Electricity is always flowing and the energy sector is always active – 24/7, 365 days a year. New grid projects, exciting facts about electricity, digitalisation, innovations, the environment – we regularly publish informative articles on a wide range of topics. Always up-to-date, always with our finger on the pulse. Welcome to our blog!
Everyone benefits from a harmonious relationship with the EU
The relationship between Switzerland and the EU poses challenges for all Swiss electricity market players. In the summer of 2023, the Federal Council adopted benchmarks for a negotiating mandate with the EU, thereby driving forward the relationship. The decision on the negotiating mandate is now imminent. In an interview, Marc Ritter, CEO of AEW Energie AG, explains the significance of this development and of a potential electricity agreement with the EU for a Swiss power supply company.
Possible power shortages, power system failures, blackouts – these were topics of much discussion last year. Why is the electricity grid reaching its limits and what is Swissgrid doing to counteract this?
How a unified Swiss electricity grid came into being
Electricity was never invented – it has always existed. It is a natural phenomenon. But everything relating to electricity was invented: how we produce it, how we transport it to businesses and households, and how we use it in everyday life.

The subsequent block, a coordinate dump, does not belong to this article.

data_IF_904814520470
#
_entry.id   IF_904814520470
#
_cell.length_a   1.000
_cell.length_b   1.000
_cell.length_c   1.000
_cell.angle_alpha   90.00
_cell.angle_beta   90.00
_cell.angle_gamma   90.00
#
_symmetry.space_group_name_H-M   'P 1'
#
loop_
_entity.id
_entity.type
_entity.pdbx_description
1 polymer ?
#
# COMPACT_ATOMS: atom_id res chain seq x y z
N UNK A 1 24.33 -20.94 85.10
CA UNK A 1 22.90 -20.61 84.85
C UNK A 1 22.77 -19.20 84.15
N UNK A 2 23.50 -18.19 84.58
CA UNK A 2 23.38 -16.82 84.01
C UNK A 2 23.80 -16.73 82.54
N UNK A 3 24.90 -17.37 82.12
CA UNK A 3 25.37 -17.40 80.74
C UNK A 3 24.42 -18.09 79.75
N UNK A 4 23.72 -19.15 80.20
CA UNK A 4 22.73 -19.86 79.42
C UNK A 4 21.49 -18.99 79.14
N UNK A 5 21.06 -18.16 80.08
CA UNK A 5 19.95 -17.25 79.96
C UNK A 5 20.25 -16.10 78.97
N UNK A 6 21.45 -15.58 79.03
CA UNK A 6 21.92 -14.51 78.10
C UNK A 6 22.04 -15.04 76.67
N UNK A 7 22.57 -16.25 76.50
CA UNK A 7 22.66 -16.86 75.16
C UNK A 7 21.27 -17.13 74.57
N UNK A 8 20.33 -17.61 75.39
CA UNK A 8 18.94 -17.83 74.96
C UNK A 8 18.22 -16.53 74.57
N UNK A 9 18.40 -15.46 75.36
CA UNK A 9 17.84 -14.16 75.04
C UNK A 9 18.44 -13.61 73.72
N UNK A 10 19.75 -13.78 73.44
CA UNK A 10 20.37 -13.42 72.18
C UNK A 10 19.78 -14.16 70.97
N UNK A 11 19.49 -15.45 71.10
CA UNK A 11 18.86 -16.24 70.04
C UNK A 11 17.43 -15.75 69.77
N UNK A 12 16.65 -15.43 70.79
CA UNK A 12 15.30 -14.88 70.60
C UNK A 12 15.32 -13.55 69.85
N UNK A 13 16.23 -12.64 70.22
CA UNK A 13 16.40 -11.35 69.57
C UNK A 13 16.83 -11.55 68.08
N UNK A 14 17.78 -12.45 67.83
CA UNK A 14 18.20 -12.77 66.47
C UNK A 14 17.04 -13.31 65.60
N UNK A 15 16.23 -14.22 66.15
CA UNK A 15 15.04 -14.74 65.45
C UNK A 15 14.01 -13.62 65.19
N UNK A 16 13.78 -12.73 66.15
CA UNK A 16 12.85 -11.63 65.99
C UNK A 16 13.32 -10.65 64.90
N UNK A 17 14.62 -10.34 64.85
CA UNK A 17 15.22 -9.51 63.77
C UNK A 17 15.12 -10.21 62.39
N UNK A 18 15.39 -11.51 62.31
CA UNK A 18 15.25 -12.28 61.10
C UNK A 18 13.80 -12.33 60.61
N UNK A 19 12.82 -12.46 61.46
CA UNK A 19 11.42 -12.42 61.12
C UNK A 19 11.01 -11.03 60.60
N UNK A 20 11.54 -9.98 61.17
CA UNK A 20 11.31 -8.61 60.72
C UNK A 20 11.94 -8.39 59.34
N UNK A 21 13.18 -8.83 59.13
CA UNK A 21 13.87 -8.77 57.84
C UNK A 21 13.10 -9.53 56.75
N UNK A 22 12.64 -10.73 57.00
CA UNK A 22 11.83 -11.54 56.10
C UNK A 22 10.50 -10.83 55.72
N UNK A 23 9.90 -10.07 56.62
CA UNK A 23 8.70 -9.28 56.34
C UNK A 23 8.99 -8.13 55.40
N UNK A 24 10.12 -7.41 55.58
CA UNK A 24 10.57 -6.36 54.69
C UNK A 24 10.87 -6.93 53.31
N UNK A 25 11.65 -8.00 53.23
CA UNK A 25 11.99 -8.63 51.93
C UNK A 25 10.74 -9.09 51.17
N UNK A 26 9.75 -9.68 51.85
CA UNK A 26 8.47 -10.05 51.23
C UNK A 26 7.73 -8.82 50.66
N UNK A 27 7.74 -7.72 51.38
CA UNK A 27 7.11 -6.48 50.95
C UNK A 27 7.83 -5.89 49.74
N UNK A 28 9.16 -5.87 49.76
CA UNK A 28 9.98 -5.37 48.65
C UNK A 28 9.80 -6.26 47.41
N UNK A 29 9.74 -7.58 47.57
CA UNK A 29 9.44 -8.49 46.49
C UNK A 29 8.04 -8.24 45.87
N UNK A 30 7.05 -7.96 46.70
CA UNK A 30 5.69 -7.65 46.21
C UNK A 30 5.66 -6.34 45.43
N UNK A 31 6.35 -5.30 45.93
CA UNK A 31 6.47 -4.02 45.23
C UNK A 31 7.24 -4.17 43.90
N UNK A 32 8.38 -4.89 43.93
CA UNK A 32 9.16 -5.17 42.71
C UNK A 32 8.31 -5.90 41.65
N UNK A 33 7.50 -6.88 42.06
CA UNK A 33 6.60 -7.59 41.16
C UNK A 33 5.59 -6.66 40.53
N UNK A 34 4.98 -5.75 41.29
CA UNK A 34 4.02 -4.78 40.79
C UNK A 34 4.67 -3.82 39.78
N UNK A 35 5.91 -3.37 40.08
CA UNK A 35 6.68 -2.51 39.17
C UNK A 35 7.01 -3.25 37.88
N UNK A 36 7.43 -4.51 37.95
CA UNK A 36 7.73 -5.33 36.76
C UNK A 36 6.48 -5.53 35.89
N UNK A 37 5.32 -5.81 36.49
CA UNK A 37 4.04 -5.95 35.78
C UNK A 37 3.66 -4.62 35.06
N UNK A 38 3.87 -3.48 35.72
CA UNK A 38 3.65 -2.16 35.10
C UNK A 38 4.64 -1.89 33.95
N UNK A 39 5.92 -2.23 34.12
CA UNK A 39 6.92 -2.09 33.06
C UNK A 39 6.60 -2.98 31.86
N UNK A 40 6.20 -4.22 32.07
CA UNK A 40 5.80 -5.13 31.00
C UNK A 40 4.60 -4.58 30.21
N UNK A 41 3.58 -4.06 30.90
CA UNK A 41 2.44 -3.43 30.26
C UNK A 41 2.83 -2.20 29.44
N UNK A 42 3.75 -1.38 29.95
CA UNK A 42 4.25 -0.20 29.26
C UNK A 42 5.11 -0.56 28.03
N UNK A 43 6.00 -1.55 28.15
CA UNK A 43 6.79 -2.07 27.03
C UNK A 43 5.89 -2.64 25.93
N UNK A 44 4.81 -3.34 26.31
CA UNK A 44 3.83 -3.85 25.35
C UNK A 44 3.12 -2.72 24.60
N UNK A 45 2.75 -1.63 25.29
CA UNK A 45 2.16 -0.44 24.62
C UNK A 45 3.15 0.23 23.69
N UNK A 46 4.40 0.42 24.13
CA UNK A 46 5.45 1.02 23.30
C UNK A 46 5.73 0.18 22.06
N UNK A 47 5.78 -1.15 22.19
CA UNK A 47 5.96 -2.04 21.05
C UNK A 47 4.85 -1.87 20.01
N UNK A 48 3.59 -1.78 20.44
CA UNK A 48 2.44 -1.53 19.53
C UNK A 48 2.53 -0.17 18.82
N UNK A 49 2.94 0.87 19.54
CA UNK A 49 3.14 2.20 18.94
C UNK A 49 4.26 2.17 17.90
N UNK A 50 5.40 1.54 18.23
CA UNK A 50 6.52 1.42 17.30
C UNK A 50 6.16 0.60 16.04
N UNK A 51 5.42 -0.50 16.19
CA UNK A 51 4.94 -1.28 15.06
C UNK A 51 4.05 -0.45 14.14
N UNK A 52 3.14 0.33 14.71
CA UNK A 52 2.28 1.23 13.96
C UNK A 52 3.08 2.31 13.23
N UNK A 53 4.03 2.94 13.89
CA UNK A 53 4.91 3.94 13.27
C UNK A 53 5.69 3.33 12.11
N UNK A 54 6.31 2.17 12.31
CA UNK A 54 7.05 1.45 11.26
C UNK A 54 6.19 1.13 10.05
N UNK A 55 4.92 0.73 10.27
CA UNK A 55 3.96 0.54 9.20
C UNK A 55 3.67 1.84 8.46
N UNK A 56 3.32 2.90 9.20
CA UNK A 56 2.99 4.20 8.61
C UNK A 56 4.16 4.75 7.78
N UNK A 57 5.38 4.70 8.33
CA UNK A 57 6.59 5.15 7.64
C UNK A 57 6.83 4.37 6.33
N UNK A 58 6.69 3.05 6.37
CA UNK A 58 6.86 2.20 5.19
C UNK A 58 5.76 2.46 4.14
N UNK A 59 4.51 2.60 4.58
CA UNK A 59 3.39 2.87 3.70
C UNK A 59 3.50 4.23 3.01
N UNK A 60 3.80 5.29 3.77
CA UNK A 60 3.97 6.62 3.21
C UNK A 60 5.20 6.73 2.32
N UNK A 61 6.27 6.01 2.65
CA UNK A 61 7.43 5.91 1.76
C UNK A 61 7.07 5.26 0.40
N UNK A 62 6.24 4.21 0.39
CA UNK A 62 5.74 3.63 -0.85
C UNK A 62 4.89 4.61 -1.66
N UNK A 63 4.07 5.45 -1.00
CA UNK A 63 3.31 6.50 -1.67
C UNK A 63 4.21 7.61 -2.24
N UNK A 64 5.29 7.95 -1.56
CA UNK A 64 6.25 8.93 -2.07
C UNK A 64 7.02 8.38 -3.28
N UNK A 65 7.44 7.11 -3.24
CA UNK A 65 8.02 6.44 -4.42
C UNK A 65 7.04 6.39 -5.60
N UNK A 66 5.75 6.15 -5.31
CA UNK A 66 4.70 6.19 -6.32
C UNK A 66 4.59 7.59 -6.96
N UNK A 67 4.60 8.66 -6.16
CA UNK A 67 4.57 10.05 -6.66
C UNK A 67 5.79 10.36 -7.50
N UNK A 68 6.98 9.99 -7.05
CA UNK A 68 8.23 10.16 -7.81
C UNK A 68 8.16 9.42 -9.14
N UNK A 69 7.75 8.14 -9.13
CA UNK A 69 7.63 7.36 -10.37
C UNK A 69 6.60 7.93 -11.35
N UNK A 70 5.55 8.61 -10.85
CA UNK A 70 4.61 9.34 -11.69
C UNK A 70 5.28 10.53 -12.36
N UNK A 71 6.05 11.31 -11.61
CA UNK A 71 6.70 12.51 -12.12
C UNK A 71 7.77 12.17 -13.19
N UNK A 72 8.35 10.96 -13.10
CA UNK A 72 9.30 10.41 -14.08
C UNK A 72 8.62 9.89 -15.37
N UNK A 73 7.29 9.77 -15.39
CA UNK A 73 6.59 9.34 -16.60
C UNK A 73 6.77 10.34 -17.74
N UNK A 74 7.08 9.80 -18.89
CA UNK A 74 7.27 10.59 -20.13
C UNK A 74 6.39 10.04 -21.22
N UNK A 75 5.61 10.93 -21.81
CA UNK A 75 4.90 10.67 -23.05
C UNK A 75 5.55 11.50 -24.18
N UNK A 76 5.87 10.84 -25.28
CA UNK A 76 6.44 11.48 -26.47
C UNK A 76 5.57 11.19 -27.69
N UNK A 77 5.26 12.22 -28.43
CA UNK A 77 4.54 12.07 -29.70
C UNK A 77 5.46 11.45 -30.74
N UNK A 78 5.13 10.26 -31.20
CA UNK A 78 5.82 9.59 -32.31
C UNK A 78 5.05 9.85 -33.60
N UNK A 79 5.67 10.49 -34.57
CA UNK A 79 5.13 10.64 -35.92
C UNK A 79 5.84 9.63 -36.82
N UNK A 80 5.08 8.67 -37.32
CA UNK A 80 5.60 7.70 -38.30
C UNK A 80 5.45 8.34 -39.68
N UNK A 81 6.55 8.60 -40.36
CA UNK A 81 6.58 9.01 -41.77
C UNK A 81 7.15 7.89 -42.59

«As far as possible, energy should be produced where it is consumed.»
If the switch to renewable energies is to succeed, there needs to be more electrification and networking of buildings and mobility both regionally and locally. A conversation with Dr Kristina Orehounig, Head of the Urban Energy Systems department at the Swiss Federal Laboratories for Materials Testing and Research (Empa).
Unplanned flows in the grid – a risk for Switzerland
The grid capacity of the Swiss transmission grid is precisely calculated to the nearest quarter of an hour. If unplanned electricity suddenly flows through our grid, i.e. electricity that was not foreseen in the calculations, this can cause overloads of grid elements.
The Swissgrid substation at Fionnay GD in the Valais, which is located in a mountain cave, has been renovated. This is where the energy generated by the Fionnay / Grande Dixence power plant is fed into the electricity transmission system.
In the first post in the blog series, we looked at the home of the future and saw an energy-optimised, networked work of art. For this vision to become reality, the infrastructure – i.e. the grid – must keep pace with digitalisation and the transformation of the energy system.